#UrbanSquash #Cleveland enriches children on court, in classrooms and is beginning a large expansion (video)


CLEVELAND, Ohio -- Senior Noah Lee described the sport of squash like this: "You're in this room. You have this racquet. You hit a ball against a wall to your other player, and then they try to hit it back."

Sounds easy enough, right?

It turns out squash is a challenging sport, one that requires speed, strength, agility, focus, and coordination, to name a few things.

Urban Squash Cleveland is a youth development organization that implements academic support and enrichment opportunities, along with the sport, to create a sustainable path for students.

The five participating Cleveland schools are Urban Community School, the Cleveland School of Science and Medicine at John Hay and the three campuses of E-Prep - Cliffs, Willard and Woodland Hills.

Iago Cornes, the program's executive director, stressed Urban Squash Cleveland isn't a squash program; it's a youth development program that uses squash as a pillar.

Tryouts and practices are held at Cleveland State and Case. Shuttling the students from school to practice is a major challenge, Cornes said.

However, that will soon be a concern of the past, as a groundbreaking ceremony was held in October for the program's new facility being built at Urban Community School, located at West 47th Street and Lorain Avenue.

New Documentary About Cleveland Youth Advocacy and Arts Organization

Photo courtesy of Amanda King.

Photo courtesy of Amanda King.

Less than a year since being founded by 28-year-old law student and artist Amanda King, Shooting Without Bullets has developed a dedicated core of teens telling their stories through art.  Their stories will be showcased in Under Exposed, a documentary film.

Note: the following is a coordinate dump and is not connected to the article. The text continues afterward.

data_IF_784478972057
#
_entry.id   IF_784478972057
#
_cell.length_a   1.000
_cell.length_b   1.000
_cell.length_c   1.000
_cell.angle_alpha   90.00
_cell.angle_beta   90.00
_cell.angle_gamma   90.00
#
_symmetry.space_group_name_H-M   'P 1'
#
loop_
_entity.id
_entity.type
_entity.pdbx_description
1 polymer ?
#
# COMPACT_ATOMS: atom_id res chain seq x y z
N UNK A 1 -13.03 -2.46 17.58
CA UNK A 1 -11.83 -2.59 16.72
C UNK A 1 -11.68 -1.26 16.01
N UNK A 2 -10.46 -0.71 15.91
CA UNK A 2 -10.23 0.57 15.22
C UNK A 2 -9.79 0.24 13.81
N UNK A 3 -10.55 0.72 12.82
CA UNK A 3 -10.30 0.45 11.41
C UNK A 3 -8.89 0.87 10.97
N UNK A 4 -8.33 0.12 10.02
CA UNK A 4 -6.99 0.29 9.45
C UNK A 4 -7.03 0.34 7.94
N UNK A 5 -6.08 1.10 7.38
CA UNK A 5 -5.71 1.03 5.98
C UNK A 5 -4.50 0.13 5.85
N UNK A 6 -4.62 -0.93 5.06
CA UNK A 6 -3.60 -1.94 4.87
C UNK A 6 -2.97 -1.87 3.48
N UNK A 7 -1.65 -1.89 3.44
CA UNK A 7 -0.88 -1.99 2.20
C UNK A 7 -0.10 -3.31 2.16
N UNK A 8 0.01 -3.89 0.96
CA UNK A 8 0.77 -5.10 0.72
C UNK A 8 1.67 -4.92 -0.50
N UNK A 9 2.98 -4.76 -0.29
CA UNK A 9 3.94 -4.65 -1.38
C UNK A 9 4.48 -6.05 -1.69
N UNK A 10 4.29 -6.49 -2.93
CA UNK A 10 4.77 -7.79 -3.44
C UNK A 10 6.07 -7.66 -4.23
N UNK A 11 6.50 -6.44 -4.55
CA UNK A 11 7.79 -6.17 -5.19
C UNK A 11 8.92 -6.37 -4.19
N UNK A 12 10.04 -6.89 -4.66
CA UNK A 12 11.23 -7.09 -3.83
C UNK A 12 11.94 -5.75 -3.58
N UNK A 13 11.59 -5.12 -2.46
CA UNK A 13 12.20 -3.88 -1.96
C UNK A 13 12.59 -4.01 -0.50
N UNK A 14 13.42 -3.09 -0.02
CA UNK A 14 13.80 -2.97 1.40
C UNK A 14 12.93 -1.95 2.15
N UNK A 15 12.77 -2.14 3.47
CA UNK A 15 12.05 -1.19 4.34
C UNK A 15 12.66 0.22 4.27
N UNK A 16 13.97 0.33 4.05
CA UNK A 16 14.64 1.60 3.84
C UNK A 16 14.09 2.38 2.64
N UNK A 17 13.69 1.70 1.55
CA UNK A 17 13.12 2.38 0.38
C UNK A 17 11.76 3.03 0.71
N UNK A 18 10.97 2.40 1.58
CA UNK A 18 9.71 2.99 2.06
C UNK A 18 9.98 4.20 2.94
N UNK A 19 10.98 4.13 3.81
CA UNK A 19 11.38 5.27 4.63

King began Shooting Without Bullets as a response to the tumultuous local socio-political climate kickstarted by the death of Tamir Rice in the fall of 2014. After she was named to the ensuing Cleveland Community Police Commission and serving on it for a year, King realized that it still fell short in communicating with portions of the population it was created to serve. 

“The way it was structured – very meeting-oriented, very recommendation-oriented – wasn’t conducive to interactions with teenagers in particular,” she says. 

This notion of invisibility and disconnection is echoed by the young people involved in the program.

“Some people acknowledge us, but for others it’s in one ear and out the other,” 16-year-old photographer Leilani Williams, a student at John Hay’s Cleveland School of Architecture and Design, comments. “Especially as black youth, we get pushed off so easily.”

“People shake us off like we’re not there or only acknowledge us for the bad things,” reiterates 20-year-old Charles Mosley, also a student at CSAD.

Follow the link to find out more about their work.